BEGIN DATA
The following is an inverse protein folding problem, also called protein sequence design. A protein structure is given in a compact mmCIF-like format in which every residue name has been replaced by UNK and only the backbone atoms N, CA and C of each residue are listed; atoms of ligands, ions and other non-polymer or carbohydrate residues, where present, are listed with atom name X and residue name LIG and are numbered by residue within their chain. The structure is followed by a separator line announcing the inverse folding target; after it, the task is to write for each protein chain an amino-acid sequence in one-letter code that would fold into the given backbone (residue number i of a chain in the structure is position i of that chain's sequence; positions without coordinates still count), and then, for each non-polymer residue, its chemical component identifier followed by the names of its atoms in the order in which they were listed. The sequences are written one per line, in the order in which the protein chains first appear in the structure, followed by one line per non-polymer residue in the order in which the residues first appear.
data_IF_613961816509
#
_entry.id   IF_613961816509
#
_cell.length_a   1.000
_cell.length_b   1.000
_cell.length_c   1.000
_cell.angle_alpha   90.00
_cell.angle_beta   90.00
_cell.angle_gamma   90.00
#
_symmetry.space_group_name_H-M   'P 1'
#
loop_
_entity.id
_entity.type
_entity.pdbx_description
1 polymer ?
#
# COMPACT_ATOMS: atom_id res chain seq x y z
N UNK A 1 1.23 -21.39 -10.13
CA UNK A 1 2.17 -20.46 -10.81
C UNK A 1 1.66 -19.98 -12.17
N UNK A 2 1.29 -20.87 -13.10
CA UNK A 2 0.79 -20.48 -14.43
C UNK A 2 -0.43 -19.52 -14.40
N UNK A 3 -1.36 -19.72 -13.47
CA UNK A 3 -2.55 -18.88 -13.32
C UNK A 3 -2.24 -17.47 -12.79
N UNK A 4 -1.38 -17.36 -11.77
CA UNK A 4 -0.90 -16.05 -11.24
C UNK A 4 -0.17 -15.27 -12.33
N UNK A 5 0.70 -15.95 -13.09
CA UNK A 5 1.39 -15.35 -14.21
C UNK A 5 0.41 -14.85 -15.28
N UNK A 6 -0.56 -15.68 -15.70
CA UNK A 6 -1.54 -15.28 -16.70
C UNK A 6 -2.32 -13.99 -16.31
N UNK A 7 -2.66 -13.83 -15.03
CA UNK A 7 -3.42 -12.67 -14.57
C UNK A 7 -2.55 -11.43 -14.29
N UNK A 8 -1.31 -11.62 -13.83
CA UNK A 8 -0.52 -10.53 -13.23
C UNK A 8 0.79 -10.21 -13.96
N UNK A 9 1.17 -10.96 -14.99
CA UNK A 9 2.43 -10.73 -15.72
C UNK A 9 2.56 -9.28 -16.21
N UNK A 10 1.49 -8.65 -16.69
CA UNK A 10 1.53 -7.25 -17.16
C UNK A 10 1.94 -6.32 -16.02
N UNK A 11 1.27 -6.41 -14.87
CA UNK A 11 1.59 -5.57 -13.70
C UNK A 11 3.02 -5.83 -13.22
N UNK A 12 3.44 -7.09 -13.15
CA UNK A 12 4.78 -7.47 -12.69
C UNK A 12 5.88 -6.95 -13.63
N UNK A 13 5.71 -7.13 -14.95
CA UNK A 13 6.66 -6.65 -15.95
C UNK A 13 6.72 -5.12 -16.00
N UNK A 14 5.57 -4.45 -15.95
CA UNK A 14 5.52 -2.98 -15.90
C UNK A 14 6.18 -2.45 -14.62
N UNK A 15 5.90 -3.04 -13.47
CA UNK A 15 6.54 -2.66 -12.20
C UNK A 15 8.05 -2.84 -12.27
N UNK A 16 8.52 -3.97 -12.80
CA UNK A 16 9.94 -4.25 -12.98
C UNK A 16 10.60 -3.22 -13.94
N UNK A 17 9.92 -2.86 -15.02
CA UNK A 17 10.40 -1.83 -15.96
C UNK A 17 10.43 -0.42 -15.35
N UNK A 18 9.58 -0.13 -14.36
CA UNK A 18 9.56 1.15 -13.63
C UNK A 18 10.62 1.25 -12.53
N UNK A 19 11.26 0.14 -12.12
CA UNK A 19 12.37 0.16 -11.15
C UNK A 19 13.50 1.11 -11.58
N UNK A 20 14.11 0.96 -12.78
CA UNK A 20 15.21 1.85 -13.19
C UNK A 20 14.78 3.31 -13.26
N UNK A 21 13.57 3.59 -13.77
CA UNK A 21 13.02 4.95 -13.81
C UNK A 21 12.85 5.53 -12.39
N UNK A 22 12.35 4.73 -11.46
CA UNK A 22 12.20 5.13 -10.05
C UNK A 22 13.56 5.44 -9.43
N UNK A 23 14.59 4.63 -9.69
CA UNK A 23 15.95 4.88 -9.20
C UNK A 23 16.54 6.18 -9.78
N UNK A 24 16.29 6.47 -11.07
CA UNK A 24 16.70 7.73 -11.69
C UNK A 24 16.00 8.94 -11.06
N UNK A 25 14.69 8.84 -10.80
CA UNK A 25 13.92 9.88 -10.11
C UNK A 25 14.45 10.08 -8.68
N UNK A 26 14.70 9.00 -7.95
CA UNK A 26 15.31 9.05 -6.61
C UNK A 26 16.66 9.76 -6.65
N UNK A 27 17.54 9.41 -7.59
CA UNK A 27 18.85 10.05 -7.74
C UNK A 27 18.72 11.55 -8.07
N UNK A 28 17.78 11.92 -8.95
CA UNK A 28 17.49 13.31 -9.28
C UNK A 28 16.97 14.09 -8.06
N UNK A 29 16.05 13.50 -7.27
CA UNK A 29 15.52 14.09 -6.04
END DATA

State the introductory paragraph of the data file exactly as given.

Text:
The following is an inverse protein folding problem, also called protein sequence design. A protein structure is given in a compact mmCIF-like format in which every residue name has been replaced by UNK and only the backbone atoms N, CA and C of each residue are listed; atoms of ligands, ions and other non-polymer or carbohydrate residues, where present, are listed with atom name X and residue name LIG and are numbered by residue within their chain. The structure is followed by a separator line announcing the inverse folding target; after it, the task is to write for each protein chain an amino-acid sequence in one-letter code that would fold into the given backbone (residue number i of a chain in the structure is position i of that chain's sequence; positions without coordinates still count), and then, for each non-polymer residue, its chemical component identifier followed by the names of its atoms in the order in which they were listed. The sequences are written one per line, in the order in which the protein chains first appear in the structure, followed by one line per non-polymer residue in the order in which the residues first appear.